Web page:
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Roz Vitalis - The Hidden Man Of The Heart CD (album) cover

THE HIDDEN MAN OF THE HEART

Roz Vitalis

 

RIO/Avant-Prog

4.09 | 128 ratings

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BrufordFreak
3 stars Another Roz Vitalis release, another rollercoaster ride. The eclectic and diverse choice of songs to represent this band's recent work is, as usual, surprising. There are gorgeously performed and recorded neo-classical pieces (of varying degrees of compositional complexity) set next to songs that sound as if they were intended for or belong in a local bar. This is a trend that I've seen from Roz Vitalis from the start--though I have to admit that this album is the best recorded and engineered album I've heard from this band. My complaint of Roz Vitalis material remains the same: inconsistent quality, inconsistent complexity (some songs feel like they're classical compositions while others feel as simple as child's play), and inconsistent audience targeting (exactly who is the audience that they see their music attracting?).

1. "Someone Passed Over" (2:18) a somber, not-quite-sad cello theme which is then augmented and developed by each of a string quartet to form a weave of high quality and maturity. (8.5/10)

2. "Passing Over" (LP Version) (6:43) a piano, bass, and electrified acoustic guitar version of the previous song upon which layers are added to include drums and flute, heavy electric guitars and synths. At the midpoint the song breaks down into "drunken brass and woodwinds" while drums and bass support, but then steady drum beat, rolling bass line, and picked acoustic guitar establish a variation over which piano, electric guitar, and horns join in. Nice play on that album-opening theme. (9/10)

3. "Rhapsody Of Refugees" (5:43) What the heck! Where are we? At the circus? Nice sound and performances of a rather child-like song but so shockingly out of character with the previous two songs that I just can't go there. (7/10)

4. "Blurred" (2:58) fast strumming acoustic guitar with keys, bass, and drums while flute, electric jazz guitar, trumpet take turns deploying the melody. Turns more Spanish in sound and feel as the song develops. Just a little to straightforward and lacking variety in the development. (8.5/10)

5. "Trampled By The Lion And Adder" (1:35) classical composition for chamber strings. Gorgeous. Definitely the band's strength. (5/5)

6. "Thou Shalt Tread Upon The Lion And Adder" (6:44) a weave of percussive drum parts, muted guitars and harpsichord open this one before 1/4 spaced strums from a heavily distorted electric guitar join in. The guitar then starts to riff and solo before the band steps up into a full rock "march." In the third minute everything slows down and spreads out into a more spacious, folk jazz weave. Nice. This is followed by an eerie carnival-esque section which flows and works very well with the previous sections. Now this is progressive rock music! A slow build and amplification sees the addition of horns and more guitar work. (9/10)

7. "Passing On The Line" (2:02) seems a piano version or variation on previous two songs' themes. Quite oversimplified. (3.5/5)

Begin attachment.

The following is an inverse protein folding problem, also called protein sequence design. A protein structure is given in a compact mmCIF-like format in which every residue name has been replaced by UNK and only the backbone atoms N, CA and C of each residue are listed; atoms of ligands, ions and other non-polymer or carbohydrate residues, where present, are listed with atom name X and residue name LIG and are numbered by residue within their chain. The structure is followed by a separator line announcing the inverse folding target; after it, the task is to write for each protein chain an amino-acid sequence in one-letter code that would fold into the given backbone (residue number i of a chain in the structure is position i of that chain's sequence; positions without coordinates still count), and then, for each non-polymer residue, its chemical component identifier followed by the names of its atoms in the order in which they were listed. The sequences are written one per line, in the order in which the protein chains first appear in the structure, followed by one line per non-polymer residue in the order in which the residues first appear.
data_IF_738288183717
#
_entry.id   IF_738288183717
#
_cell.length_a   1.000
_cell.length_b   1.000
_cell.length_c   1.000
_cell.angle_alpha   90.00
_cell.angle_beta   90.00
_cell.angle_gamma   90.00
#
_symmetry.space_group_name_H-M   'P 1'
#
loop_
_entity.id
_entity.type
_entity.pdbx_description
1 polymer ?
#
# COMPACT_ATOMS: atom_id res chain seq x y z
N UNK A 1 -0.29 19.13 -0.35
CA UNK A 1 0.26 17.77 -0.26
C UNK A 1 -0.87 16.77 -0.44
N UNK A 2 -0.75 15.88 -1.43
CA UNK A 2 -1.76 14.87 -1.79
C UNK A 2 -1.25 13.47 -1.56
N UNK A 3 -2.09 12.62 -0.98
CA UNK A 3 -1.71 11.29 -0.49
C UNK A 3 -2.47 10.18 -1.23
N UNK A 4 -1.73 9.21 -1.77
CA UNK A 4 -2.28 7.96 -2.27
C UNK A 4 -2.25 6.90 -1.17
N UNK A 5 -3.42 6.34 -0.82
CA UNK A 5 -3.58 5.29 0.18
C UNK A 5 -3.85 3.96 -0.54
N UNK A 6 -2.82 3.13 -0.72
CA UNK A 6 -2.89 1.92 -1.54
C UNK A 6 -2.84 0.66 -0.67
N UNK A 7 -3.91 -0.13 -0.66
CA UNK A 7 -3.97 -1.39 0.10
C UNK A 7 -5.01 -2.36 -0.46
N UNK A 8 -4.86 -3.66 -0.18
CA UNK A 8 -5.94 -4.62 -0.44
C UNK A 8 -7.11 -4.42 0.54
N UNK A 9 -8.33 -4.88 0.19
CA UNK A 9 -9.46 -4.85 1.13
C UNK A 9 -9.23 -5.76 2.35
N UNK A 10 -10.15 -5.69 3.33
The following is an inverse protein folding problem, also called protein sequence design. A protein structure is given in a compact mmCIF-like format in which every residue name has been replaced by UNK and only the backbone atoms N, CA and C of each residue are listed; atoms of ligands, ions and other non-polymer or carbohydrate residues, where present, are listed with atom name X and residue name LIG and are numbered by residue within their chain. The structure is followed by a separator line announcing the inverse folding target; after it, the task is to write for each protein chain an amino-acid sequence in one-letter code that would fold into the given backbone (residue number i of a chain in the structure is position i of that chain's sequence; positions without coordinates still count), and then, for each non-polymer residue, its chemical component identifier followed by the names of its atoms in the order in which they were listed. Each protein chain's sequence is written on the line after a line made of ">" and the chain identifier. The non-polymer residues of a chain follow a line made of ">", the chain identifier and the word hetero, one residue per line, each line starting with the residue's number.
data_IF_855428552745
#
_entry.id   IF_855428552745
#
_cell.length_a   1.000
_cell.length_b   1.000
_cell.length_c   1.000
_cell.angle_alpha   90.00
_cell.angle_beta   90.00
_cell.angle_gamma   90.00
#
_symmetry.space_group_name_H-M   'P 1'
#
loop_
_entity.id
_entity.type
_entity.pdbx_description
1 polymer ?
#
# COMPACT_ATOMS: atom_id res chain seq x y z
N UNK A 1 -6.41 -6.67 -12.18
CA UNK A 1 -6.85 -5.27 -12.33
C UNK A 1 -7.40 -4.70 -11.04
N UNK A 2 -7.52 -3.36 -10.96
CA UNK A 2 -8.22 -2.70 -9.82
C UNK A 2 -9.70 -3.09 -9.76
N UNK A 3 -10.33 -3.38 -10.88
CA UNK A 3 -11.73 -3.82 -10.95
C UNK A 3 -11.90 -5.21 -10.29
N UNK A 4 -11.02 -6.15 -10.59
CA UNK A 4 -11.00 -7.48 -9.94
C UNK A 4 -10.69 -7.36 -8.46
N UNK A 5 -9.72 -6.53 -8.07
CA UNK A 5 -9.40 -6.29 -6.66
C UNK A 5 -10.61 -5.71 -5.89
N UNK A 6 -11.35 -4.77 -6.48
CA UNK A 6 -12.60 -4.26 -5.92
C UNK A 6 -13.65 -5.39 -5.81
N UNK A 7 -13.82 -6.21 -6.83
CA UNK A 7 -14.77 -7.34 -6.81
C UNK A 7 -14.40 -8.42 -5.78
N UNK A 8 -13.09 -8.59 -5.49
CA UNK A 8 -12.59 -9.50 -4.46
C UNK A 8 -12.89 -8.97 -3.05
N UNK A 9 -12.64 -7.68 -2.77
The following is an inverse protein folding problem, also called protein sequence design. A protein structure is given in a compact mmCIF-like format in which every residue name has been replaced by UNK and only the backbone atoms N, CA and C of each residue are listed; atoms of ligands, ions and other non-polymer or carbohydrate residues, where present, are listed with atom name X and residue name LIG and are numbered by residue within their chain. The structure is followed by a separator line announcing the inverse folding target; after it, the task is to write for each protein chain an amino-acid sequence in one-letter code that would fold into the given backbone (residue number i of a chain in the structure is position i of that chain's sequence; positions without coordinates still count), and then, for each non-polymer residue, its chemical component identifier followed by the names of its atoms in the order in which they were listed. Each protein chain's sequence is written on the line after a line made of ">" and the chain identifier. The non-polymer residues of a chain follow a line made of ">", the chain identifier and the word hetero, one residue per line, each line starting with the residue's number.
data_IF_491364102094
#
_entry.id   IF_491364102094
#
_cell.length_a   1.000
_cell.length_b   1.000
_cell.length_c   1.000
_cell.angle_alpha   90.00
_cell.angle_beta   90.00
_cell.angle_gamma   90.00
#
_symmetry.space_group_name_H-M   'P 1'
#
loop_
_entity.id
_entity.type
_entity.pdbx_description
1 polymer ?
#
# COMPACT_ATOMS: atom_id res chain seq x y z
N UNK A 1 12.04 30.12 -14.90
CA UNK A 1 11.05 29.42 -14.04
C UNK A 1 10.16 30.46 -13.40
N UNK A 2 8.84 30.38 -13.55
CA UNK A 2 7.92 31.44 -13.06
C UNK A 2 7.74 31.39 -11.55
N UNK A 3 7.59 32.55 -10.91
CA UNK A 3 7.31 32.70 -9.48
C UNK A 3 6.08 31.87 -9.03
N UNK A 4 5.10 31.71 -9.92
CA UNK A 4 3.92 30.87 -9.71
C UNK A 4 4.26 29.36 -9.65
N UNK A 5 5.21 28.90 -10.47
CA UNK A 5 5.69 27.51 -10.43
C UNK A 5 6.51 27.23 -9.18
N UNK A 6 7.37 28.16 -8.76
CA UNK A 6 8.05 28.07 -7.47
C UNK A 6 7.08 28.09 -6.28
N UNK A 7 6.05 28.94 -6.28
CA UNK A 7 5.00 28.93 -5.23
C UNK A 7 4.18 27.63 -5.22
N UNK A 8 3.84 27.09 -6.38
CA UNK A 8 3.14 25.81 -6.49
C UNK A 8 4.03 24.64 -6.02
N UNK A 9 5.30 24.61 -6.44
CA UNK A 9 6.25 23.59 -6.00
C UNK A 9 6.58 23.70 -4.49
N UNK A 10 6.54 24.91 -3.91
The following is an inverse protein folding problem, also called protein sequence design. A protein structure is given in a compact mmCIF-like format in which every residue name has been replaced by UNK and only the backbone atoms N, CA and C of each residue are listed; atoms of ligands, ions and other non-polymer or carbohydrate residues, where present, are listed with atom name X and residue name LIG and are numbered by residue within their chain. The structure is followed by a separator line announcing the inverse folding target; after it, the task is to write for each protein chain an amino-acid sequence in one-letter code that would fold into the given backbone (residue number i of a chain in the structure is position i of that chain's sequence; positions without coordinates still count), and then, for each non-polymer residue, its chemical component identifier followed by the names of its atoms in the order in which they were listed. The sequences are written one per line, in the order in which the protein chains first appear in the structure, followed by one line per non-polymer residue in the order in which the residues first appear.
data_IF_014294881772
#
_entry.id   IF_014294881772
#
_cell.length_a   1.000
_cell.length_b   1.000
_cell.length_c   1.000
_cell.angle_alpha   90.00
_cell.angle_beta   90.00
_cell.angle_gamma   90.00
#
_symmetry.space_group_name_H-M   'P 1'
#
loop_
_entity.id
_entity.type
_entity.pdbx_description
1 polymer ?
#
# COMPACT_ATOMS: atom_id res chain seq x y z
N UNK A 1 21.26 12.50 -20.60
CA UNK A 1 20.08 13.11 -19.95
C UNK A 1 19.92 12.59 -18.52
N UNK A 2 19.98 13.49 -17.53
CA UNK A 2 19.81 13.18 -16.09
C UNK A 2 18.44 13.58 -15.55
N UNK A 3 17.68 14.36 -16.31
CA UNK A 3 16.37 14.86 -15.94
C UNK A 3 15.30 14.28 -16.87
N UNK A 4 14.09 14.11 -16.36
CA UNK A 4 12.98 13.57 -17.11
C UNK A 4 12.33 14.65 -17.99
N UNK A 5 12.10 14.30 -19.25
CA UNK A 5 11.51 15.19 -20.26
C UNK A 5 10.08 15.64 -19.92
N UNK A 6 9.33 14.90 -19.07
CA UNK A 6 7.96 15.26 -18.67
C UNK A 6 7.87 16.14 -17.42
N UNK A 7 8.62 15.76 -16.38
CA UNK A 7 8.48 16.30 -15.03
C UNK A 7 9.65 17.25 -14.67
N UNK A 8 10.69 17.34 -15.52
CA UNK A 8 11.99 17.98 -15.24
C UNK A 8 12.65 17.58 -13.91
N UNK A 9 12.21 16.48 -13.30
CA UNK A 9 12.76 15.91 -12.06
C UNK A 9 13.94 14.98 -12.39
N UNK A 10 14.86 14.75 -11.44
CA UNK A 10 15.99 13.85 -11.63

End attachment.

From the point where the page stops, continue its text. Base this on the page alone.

8. "Disturbed By Jungle" (1:56) continued Satie-esque piano experimentations or 'tudes. (4/5)

9. "Jungle Waltz" (5:02) a simple foundational weave within which electrified acoustic guitar, bass, drums, piano, and, later, organ and trumpet play. Competent but nothing very innovative or special here. (8/10)

10. "Wounded By The Lion And Adder" (3:55) violin solo with chamber strings supporting. Again, gorgeous and, again, the band's true strength. (9/10)

11. "Fret Not Thyself Because Of Evildoers" (6:58) opens with avery eerie xylophone riff over which some very heavy, scary electric guitar, bass and cymbols play. Then, suddenly, we're lifted out of the scary scenario and brought into a comic-pop Halloween party. Not up to speed for top notch progressive rock compositionally or performance-wise. (7.5/10)

12. "The Hidden Man Of The Heart" (5:13) band with acoustic guitars over which flute, electric guitar and trumpet take turns soloing or enhancing the musical themes. Though based on some pretty simple constructs, this one works due to the melodic expressions of the soloists. (8.5/10)

13. "Some Refugee Passed Over" (3:44) another composition for strings that opens with solo cello before viola joins in for the second pass through of the main theme. Third time through violin is added. The harmonic weave is quite nice. Fourth time adds a second viola with accenting notes gradually taking over the lead. At the two minute mark things break down and more staccato play comes from two of the quartet with more echoing and merging of themes. Nice piece. Why don't Roz Vitalis just stick to neo-classical chamber music? They're so good at it! (9/10)

14. "Psalm 6 (LP Version) (8:32) the attempt at a "heavy metal" (' la IRON BUTTERFLY or early BLACK SABBATH) version of the opening song's themes. Horns take up a theme in the second minute--over the simple "metal" foundation--giving the song a new Spanish flavor. Then, at 2:05, everybody drops out and a churchy organ enters performing some of the same themes in a softer, gentler fashion. Solo trumpet joins in with a plaintive voice. Drums and electrified acoustic guitar give it a 1970s MIKE OLDFIELD sound and feel to it. Nice (though hardly original). Bass, drums, and strumming acoustic guitars and mandolin give it a ALAN PARSONS PROJECT "Fall of the House of Usher" feel. Okay, they got me. Nice work. (9/10)

3.5 stars; a nice addition to modern instrumental progressive rock music. I'd love to see a Roz Vitalis album with all neo-classical chamber music.

BrufordFreak | 3/5 |

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